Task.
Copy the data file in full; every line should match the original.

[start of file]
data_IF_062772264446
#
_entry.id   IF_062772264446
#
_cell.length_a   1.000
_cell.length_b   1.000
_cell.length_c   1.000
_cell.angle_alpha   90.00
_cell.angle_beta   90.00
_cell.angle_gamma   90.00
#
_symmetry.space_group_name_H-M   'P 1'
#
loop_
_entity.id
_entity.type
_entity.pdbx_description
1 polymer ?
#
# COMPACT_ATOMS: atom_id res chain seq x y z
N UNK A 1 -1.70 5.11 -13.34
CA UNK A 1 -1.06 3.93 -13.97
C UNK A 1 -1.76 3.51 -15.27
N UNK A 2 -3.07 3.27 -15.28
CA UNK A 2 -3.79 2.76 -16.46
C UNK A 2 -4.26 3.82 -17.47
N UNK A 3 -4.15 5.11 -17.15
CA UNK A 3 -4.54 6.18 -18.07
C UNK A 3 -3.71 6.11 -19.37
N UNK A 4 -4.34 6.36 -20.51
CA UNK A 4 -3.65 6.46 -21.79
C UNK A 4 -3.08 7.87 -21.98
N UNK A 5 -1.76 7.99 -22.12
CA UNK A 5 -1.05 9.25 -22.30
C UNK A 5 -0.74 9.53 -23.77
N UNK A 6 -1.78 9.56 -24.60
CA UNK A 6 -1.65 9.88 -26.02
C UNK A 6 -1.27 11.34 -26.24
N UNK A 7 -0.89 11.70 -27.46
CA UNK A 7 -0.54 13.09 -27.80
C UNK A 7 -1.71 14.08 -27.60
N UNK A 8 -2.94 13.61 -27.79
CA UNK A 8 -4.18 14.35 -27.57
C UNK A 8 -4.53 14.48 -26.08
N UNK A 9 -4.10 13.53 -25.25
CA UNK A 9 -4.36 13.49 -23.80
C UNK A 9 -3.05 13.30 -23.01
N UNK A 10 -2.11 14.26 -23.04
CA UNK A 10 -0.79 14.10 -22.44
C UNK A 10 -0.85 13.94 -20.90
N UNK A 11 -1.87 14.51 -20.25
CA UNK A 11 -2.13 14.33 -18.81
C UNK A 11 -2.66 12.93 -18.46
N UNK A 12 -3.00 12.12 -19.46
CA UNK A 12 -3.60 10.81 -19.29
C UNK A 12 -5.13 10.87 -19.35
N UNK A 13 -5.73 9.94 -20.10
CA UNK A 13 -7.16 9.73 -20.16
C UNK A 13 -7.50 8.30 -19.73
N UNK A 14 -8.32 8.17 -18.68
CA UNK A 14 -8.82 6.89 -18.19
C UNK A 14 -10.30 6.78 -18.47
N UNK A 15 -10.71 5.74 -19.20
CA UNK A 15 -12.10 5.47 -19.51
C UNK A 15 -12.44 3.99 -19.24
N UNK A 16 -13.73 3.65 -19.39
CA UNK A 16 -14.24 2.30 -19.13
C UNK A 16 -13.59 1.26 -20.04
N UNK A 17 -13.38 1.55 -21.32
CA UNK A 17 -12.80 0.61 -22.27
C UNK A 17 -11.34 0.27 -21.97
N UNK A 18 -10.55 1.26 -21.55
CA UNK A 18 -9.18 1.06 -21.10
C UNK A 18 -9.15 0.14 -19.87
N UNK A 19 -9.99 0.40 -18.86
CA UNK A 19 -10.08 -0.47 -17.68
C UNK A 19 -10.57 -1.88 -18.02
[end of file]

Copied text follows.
data_IF_062772264446
#
_entry.id   IF_062772264446
#
_cell.length_a   1.000
_cell.length_b   1.000
_cell.length_c   1.000
_cell.angle_alpha   90.00
_cell.angle_beta   90.00
_cell.angle_gamma   90.00
#
_symmetry.space_group_name_H-M   'P 1'
#
loop_
_entity.id
_entity.type
_entity.pdbx_description
1 polymer ?
#
# COMPACT_ATOMS: atom_id res chain seq x y z
N UNK A 1 -1.70 5.11 -13.34
CA UNK A 1 -1.06 3.93 -13.97
C UNK A 1 -1.76 3.51 -15.27
N UNK A 2 -3.07 3.27 -15.28
CA UNK A 2 -3.79 2.76 -16.46
C UNK A 2 -4.26 3.82 -17.47
N UNK A 3 -4.15 5.11 -17.15
CA UNK A 3 -4.54 6.18 -18.07
C UNK A 3 -3.71 6.11 -19.37
N UNK A 4 -4.34 6.36 -20.51
CA UNK A 4 -3.65 6.46 -21.79
C UNK A 4 -3.08 7.87 -21.98
N UNK A 5 -1.76 7.99 -22.12
CA UNK A 5 -1.05 9.25 -22.30
C UNK A 5 -0.74 9.53 -23.77
N UNK A 6 -1.78 9.56 -24.60
CA UNK A 6 -1.65 9.88 -26.02
C UNK A 6 -1.27 11.34 -26.24
N UNK A 7 -0.89 11.70 -27.46
CA UNK A 7 -0.54 13.09 -27.80
C UNK A 7 -1.71 14.08 -27.60
N UNK A 8 -2.94 13.61 -27.79
CA UNK A 8 -4.18 14.35 -27.57
C UNK A 8 -4.53 14.48 -26.08
N UNK A 9 -4.10 13.53 -25.25
CA UNK A 9 -4.36 13.49 -23.80
C UNK A 9 -3.05 13.30 -23.01
N UNK A 10 -2.11 14.26 -23.04
CA UNK A 10 -0.79 14.10 -22.44
C UNK A 10 -0.85 13.94 -20.90
N UNK A 11 -1.87 14.51 -20.25
CA UNK A 11 -2.13 14.33 -18.81
C UNK A 11 -2.66 12.93 -18.46
N UNK A 12 -3.00 12.12 -19.46
CA UNK A 12 -3.60 10.81 -19.29
C UNK A 12 -5.13 10.87 -19.35
N UNK A 13 -5.73 9.94 -20.10
CA UNK A 13 -7.16 9.73 -20.16
C UNK A 13 -7.50 8.30 -19.73
N UNK A 14 -8.32 8.17 -18.68
CA UNK A 14 -8.82 6.89 -18.19
C UNK A 14 -10.30 6.78 -18.47
N UNK A 15 -10.71 5.74 -19.20
CA UNK A 15 -12.10 5.47 -19.51
C UNK A 15 -12.44 3.99 -19.24
N UNK A 16 -13.73 3.65 -19.39
CA UNK A 16 -14.24 2.30 -19.13
C UNK A 16 -13.59 1.26 -20.04
N UNK A 17 -13.38 1.55 -21.32
CA UNK A 17 -12.80 0.61 -22.27
C UNK A 17 -11.34 0.27 -21.97
N UNK A 18 -10.55 1.26 -21.55
CA UNK A 18 -9.18 1.06 -21.10
C UNK A 18 -9.15 0.14 -19.87
N UNK A 19 -9.99 0.40 -18.86
CA UNK A 19 -10.08 -0.47 -17.68
C UNK A 19 -10.57 -1.88 -18.02